Bridget Ford, an assistant professor of history at California State University-East Bay, said that as a high school student "my mother's doctorate was a blessing and a curse," and that she was very conscious that "my family was very different from my friends' families." When she ended up enrolling in a Ph.D. program -- also at Davis -- eight years after her mother earned her doctorate, Bridget said that some suggested of the choice, "how unoriginal, how provincial." But Bridget said that if they had been father and son with Harvard doctorates "people wouldn't have questioned it." (Bridget's faculty biography on her department's Web site begins by saying: "Inspired by her mother....")
Bridget noted that she does not face constantly the overt sexism that her mother encountered. But today, as a mother to a small child, and "seeking tenure in a profession that is still deeply masculinized with the assumption that someone else will be taking care of" her child, she sees other challenges for women. While the teen Bridget saw her mother as "non-traditional," her mother, now in a more traditional role, provides the childcare support Bridget needs to advance her career.
Parental expectations also have changed over the years. While the women of the younger generation on the panel didn't say they were placed on a pre-historian track, they all were clearly encouraged to aim high academically.
Judith W. Leavitt, who was on the panel as a parent and is a professor of the history of medicine, history of science and women's studies at the University of Wisconsin at Madison, described different messages she received as she went off to college. Her parents told her to "be sure you learn how to type and get your credentials as a teacher because if you don't get married, that's what you'll be."
Leavitt, who said of her graduate university that she "never took a seminar at the University of Chicago in which I was not the only woman in the room," also was quick to say that she didn't plot for her daughter to become a historian. She said that with her son and daughter, "my biggest worry was that they might not be feminists," not that they might not be historians. She didn't have to worry in either case. Sarah Leavitt, Judith's daughter, is a historian at the National Building Museum.
One audience question was about whether becoming a historian was inevitable for the children on the panel. And while many of them said that they did feel drawn to history, they noted that their siblings didn't necessarily agree. Adam Davis recalled talking about his tenure bid with his younger brother, who is in the business world, not academe. During the conversation, Adam said, he realized that his younger brother -- despite growing up in the same house, with the same discussions about history and faculty life -- had no clue that tenure was an "up or out" decision. Others on the panel as well said that their siblings didn't necessarily make the same choices.
The session was organized by Dan Horowitz, a professor of history at Smith College, and his daughter, Sarah Horowitz, an assistant professor of history at Washington and Lee University. (Sarah's mother is also an academic: Helen Lefkowitz Horowitz, a professor of American studies at Smith.) Sarah was unable to attend due to a last-minute injury, but her father said that one of the things that most struck him was the changing nature of higher education for the two generations on the panel.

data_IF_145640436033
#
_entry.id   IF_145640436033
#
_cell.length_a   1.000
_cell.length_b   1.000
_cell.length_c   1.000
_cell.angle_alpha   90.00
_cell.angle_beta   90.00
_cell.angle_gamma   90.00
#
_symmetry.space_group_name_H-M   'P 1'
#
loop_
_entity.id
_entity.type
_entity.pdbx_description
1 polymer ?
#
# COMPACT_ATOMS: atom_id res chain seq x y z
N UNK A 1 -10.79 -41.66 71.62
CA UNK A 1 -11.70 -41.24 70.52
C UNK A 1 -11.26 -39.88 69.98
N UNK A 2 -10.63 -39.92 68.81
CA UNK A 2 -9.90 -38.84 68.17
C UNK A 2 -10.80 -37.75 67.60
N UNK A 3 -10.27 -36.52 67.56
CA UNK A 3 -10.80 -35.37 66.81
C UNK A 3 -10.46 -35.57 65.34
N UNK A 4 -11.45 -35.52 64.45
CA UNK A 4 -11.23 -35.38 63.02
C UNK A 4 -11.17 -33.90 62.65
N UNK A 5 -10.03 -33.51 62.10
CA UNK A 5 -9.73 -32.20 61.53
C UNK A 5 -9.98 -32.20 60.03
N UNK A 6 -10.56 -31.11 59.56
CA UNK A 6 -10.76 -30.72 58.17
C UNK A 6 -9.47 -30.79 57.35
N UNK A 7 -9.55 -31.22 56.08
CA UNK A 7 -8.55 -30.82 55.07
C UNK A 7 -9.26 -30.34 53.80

Horowitz said that for him and for his wife, undergraduate education was "powerfully transformative" in exposing them to intellectual possibilities. Their daughter (and many of the other younger generation of historians on the panel) went off to college with "much more cultural capital." So graduate education appeared to be a more powerful influence on the second generation than the first.
Several of the panelists considered whether academe generally, and the life of the mind in the humanities in particular, are as open to newcomers today as they were when the parent generation on the panel started. In introducing the session, Horowitz noted that while there are some multi-generational historian families who are from minority groups, their numbers are so small (given the limited opportunities available in his generation) that he wasn't able to find any who could attend.
Micol Seigel, who noted that her father's friends were "rocks" of support for her career, said that the panelists should be troubled by the question of whether they had advantages because of their parents -- and that others didn't have such doors opened. She said that perhaps her generation of historians should feel "a particularly acute responsibility to widen the field."
Vernon Burton, who is a professor of Southern history at Coastal Carolina University, recalled coming to graduate school at Princeton University, and the huge jump this was for someone whose parents didn't finish high school. He recalled being asked by a professor in a first seminar where he was from: "I said Furman University, and he said 'Where is that?' and I said 'Greenville' and he said 'Where is that?' and I said 'South Carolina' and he said 'Where is that?' "
Even if he was a curiosity for not having a blue-blooded background, Burton said he was able to make it there -- and his Furman professors encouraged him to go. While Beatrice Burton, his daughter, is going into history (she's in the fifth year of a doctoral program at the University of Georgia), she had the benefit of growing up in an academic environment. For those who don't have that benefit, Burton said, "Where are the opportunities?"
The presentations by Jennifer Brier and her father, Steve Brier, also focused on the potential lack of opportunity for those who most need higher education. Steve teaches labor history at the City University of New York Graduate Center. Jennifer teaches the history of gender and sexuality at the University of Illinois at Chicago.
Steve noted that both he and his daughter are the products of public education and have worked "only for public higher education." He said that by the 1970s, he was worried about whether a career in higher education was engaged enough with real social problems and he shifted "away from traditional academic history" toward more non-academic approaches to his work, such as documentary film.
Jennifer noted that her father "tried very hard to get me not to become a historian," in part, she joked, by taking her to academic conferences. By the time she fell in love with history, she said, she was attracted to its potential to "to make change" by analyzing inequality.
She noted that while her father found academe "stifling," in part because of the privilege he found there, she finds herself today teaching first generation college students like the first generation student her father once was.